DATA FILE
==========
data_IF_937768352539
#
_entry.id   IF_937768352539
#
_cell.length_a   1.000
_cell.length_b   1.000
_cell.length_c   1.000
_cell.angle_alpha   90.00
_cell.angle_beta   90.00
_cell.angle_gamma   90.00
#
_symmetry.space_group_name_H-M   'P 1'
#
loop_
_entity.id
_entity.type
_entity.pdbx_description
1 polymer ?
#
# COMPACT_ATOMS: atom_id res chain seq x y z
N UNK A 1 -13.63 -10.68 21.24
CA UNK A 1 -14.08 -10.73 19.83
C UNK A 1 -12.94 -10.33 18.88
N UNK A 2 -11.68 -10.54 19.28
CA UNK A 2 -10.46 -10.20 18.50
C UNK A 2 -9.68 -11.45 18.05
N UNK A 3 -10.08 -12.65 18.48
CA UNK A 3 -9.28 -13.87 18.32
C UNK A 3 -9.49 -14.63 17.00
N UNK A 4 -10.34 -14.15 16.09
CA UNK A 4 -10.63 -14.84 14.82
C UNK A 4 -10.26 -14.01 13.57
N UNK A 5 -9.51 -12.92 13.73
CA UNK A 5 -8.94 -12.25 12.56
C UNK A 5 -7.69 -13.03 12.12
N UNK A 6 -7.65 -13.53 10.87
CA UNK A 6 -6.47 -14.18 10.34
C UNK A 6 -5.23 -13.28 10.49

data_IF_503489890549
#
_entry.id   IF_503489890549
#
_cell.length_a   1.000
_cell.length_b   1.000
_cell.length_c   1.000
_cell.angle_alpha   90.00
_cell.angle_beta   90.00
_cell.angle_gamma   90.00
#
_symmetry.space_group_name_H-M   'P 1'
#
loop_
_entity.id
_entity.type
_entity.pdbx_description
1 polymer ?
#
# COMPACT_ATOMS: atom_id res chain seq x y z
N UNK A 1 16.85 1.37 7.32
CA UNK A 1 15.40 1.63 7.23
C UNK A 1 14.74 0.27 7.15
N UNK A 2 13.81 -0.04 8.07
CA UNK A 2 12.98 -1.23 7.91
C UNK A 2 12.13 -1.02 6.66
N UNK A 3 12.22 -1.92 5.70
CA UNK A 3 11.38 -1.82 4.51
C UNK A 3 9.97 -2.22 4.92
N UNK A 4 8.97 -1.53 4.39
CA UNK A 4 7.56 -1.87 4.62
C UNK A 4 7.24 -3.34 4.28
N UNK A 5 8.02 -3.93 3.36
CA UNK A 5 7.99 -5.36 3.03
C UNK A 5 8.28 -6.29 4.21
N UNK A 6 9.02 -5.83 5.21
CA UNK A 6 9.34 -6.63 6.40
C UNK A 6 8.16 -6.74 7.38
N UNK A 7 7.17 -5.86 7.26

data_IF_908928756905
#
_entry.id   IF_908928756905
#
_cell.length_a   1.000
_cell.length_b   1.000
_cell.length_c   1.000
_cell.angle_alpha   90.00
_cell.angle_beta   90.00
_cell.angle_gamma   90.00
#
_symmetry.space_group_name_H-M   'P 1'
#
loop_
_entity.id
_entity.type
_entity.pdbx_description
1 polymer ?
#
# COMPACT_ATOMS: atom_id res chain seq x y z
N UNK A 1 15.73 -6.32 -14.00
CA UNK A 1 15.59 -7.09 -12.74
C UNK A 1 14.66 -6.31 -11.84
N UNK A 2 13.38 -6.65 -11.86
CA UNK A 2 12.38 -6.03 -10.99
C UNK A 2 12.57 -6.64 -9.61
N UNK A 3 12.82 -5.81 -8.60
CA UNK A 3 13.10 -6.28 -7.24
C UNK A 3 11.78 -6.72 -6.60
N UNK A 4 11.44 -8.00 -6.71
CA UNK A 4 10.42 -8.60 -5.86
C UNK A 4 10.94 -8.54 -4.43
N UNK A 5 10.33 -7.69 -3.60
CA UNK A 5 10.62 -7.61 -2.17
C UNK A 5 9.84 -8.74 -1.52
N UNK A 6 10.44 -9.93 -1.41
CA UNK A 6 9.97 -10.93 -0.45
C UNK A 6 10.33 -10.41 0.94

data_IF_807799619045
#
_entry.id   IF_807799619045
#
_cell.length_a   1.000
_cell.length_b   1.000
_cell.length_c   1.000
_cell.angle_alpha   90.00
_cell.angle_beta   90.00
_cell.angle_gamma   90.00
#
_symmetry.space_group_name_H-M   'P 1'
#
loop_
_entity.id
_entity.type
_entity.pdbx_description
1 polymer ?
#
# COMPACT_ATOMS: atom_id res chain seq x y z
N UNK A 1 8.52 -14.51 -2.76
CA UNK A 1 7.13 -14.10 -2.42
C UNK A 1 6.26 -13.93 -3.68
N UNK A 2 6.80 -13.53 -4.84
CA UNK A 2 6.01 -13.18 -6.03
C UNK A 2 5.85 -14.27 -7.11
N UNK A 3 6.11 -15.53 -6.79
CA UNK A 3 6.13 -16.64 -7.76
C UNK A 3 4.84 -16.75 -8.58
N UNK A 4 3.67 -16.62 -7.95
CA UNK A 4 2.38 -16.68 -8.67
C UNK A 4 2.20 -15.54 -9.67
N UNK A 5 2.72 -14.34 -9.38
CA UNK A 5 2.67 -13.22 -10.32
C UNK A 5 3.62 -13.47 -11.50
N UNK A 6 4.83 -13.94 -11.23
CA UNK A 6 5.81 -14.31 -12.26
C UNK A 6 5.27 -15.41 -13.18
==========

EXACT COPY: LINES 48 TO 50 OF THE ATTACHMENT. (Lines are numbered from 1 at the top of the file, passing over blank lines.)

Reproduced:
_cell.angle_gamma   90.00
#
_symmetry.space_group_name_H-M   'P 1'